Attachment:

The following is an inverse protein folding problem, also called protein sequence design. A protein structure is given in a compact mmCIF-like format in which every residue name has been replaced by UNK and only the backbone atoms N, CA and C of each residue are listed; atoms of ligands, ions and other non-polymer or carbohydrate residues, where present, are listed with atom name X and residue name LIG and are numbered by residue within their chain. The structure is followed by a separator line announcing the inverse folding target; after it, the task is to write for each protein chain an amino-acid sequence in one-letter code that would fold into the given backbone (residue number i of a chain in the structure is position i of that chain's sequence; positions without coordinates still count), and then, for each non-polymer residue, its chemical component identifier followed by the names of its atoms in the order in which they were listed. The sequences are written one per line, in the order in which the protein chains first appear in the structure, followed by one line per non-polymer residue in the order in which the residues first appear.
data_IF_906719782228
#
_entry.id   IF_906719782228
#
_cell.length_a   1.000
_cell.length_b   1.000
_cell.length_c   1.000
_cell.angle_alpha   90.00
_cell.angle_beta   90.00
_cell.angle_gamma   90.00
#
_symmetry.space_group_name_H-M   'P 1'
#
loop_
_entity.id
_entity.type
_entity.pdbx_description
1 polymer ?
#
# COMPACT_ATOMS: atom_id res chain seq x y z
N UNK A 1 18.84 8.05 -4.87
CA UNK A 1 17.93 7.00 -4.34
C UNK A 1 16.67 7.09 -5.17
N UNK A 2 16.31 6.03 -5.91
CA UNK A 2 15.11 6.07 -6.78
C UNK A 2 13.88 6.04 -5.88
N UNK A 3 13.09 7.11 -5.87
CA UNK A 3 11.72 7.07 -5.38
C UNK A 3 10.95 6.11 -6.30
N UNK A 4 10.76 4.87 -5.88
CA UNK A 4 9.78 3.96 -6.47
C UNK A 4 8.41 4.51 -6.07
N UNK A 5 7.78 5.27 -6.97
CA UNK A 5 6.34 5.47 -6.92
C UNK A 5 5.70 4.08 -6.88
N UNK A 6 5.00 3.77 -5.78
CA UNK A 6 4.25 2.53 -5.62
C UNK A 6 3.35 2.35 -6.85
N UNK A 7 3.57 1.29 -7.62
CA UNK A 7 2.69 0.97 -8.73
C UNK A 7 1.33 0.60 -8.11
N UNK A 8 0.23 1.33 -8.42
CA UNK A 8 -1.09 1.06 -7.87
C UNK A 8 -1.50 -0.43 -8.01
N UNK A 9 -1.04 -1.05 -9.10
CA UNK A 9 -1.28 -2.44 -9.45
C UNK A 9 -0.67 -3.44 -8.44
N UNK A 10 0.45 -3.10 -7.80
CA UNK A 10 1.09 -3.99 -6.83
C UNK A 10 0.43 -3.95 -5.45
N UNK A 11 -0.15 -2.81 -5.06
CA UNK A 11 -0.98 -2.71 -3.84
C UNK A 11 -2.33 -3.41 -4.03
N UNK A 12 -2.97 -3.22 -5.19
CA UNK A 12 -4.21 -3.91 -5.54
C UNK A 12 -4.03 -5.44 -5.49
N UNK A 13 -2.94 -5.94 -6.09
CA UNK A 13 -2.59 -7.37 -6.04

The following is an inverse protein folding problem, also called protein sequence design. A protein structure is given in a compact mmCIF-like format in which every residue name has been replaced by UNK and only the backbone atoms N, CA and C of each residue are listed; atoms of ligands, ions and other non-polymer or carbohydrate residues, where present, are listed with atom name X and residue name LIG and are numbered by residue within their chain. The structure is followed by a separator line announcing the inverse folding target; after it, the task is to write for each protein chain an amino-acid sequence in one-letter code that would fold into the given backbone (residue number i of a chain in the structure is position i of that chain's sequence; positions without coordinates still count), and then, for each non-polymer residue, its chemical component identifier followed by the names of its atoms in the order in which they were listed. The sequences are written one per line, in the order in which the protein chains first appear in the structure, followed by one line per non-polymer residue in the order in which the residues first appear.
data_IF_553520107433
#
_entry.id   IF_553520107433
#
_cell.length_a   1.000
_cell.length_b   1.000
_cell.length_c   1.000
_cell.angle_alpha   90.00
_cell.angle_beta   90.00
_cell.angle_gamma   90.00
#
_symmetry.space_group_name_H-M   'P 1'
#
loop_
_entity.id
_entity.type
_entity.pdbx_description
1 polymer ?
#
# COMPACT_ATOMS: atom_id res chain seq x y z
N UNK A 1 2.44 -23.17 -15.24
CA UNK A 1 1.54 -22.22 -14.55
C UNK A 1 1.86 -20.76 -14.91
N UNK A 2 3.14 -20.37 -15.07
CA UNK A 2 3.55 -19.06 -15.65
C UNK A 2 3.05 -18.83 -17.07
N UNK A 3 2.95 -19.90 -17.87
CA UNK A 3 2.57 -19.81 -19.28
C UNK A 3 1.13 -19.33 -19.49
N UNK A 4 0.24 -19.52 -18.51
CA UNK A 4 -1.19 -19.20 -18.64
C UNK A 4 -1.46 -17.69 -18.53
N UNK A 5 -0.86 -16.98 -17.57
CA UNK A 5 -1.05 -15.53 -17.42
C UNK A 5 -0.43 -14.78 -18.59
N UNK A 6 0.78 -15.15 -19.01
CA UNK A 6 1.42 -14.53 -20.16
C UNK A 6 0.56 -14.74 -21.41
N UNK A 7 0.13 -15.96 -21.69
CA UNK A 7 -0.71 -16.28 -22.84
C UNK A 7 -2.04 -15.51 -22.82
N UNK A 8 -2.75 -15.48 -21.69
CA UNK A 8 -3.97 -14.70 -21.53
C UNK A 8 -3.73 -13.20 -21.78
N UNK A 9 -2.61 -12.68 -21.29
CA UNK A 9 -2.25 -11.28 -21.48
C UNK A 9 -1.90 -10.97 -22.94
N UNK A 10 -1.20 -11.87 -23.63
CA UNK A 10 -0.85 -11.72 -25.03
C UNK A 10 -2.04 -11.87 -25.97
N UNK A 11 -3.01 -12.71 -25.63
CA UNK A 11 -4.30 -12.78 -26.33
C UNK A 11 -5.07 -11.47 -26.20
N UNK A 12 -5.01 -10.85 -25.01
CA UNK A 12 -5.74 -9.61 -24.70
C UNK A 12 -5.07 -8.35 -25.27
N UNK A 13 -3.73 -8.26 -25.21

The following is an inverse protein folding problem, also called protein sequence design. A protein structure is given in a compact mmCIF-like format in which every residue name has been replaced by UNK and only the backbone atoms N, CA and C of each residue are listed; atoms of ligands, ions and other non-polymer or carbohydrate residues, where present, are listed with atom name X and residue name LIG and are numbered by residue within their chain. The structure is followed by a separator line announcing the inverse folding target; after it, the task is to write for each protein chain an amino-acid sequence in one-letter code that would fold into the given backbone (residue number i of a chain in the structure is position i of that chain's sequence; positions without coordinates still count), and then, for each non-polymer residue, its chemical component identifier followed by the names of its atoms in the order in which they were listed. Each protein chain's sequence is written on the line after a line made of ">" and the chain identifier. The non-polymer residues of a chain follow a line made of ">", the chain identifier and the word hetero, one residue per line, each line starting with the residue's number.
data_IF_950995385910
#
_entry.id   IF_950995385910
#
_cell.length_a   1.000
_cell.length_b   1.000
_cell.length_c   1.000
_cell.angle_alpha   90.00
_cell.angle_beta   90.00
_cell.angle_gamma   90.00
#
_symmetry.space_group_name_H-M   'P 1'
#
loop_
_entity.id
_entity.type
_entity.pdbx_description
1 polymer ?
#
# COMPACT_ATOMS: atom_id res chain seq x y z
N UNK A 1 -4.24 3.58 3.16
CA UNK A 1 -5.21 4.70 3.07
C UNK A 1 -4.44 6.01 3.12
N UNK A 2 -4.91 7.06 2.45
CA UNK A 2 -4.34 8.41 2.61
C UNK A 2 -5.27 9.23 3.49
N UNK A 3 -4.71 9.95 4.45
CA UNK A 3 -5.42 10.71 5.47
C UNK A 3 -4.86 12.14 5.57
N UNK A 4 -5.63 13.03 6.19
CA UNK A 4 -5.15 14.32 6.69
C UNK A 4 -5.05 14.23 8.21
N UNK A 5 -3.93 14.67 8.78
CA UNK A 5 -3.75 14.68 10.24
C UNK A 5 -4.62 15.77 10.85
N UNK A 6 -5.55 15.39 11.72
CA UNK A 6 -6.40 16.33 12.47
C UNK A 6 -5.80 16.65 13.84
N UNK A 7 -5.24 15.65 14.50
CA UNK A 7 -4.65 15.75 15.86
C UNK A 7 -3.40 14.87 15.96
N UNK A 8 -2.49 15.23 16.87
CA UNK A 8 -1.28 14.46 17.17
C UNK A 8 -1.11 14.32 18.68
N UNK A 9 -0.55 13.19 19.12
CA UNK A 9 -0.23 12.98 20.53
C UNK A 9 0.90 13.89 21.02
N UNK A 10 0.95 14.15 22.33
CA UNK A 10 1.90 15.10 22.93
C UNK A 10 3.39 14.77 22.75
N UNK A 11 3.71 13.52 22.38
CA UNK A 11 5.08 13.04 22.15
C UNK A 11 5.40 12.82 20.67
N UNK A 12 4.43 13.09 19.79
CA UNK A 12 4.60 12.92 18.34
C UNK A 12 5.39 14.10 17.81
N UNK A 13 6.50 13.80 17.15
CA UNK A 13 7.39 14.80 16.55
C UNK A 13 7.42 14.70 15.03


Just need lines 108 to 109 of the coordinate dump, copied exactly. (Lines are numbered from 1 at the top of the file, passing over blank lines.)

N UNK A 10 -1.20 -11.87 -23.63
CA UNK A 10 -0.85 -11.72 -25.03